Messages
245
Reaction score
106
The super stone generally are good, but they are some of the softest synthetics I have used. Additionally they clog relatively quickly. They are good stones but there are much better regarded stones for the same or less money.
 

inferno

Senior Member
Joined
Jan 11, 2018
Messages
2,388
Reaction score
938
i only have the naniwa pros not the actual choseras (about what i wrote earlier up here, just so you know).

ok about the superstones...

alder26:
This is why they cost like half of the choseras/pros.

i still see that the SS can have some usable applications though. i know stringer on here cut a "fish hook" groove in his 2k to fix blade profiles, he just rubs it in the grove until the profile is good. phucking genious i say! and you cant do that with harder stones at all. since you will never be able to get that groove in there in the first place (easily at least).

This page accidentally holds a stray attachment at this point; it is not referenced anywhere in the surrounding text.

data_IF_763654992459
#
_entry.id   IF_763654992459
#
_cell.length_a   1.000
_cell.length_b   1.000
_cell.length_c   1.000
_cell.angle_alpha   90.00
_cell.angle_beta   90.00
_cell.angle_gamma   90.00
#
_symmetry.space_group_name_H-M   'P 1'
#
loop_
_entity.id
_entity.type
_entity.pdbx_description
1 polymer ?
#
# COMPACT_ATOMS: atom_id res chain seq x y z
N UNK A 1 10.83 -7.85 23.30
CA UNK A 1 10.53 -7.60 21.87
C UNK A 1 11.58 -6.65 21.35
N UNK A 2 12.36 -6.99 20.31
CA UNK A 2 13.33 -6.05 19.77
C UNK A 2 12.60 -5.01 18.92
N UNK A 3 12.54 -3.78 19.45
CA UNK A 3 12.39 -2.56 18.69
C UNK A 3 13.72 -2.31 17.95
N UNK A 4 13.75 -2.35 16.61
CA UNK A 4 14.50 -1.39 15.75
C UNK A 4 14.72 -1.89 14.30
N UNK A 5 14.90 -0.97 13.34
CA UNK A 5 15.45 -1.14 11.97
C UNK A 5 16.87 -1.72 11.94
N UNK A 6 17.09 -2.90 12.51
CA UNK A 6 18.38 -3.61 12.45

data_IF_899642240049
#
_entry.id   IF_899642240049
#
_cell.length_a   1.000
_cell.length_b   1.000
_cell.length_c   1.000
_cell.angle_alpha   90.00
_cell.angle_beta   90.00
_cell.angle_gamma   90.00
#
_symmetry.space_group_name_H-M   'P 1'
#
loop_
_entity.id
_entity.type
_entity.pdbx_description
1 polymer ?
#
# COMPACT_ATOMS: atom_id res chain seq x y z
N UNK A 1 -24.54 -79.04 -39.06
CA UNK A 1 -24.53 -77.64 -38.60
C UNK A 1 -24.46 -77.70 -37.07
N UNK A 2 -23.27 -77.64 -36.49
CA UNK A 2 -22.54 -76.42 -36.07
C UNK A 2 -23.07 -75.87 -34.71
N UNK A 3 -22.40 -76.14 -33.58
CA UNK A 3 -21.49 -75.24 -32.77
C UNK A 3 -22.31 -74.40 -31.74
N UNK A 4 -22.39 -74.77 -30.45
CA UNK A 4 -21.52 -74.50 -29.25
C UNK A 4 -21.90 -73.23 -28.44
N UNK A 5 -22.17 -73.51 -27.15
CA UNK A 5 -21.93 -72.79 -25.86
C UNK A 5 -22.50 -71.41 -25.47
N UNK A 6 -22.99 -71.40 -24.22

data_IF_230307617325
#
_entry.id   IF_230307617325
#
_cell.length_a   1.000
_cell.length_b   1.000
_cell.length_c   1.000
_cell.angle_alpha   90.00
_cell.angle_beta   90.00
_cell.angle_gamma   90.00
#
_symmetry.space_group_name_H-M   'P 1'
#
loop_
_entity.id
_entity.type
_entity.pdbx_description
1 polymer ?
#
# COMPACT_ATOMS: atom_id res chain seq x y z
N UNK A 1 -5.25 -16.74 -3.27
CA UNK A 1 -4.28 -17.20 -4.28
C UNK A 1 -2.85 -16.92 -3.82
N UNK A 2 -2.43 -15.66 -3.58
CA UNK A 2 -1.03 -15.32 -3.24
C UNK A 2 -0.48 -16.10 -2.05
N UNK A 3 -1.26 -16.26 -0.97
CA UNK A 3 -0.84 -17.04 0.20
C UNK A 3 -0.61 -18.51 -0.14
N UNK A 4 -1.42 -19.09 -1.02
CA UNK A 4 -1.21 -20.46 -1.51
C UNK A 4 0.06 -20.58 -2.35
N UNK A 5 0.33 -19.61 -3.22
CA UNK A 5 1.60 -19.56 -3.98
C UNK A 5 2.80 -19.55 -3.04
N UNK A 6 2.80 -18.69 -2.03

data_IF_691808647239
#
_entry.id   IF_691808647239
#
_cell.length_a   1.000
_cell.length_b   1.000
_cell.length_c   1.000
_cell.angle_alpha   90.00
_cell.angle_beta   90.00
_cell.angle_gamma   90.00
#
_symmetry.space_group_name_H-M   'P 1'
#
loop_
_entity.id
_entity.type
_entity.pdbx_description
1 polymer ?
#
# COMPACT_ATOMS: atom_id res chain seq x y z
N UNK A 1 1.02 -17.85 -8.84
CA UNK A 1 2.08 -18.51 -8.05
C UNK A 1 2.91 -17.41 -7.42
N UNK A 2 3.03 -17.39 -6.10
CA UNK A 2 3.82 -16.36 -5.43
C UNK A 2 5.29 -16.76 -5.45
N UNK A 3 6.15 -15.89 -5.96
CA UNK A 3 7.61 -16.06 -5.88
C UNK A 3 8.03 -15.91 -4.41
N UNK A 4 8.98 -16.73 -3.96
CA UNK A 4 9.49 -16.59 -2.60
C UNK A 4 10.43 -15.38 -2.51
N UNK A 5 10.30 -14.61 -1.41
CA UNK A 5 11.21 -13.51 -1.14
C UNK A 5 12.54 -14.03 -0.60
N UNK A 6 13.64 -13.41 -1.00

I think the SS stones are made softer because they are made for blue and white steel only pretty much and then their dishing resistance is good enough. and they are quite cheap considering. and you also need to condition them often to keep them cutting. but they are cheap. you dont expect to get the "most bestest stones in the entire universe" for this price. personally though, to be honest, shapton pros are in the same price range and they are better. so i would rather get those.

The SS polish much finer than their grit suggests while the shappros dont, at all. and this could also be positive or negative depending on what you want really. is time money for you or not :)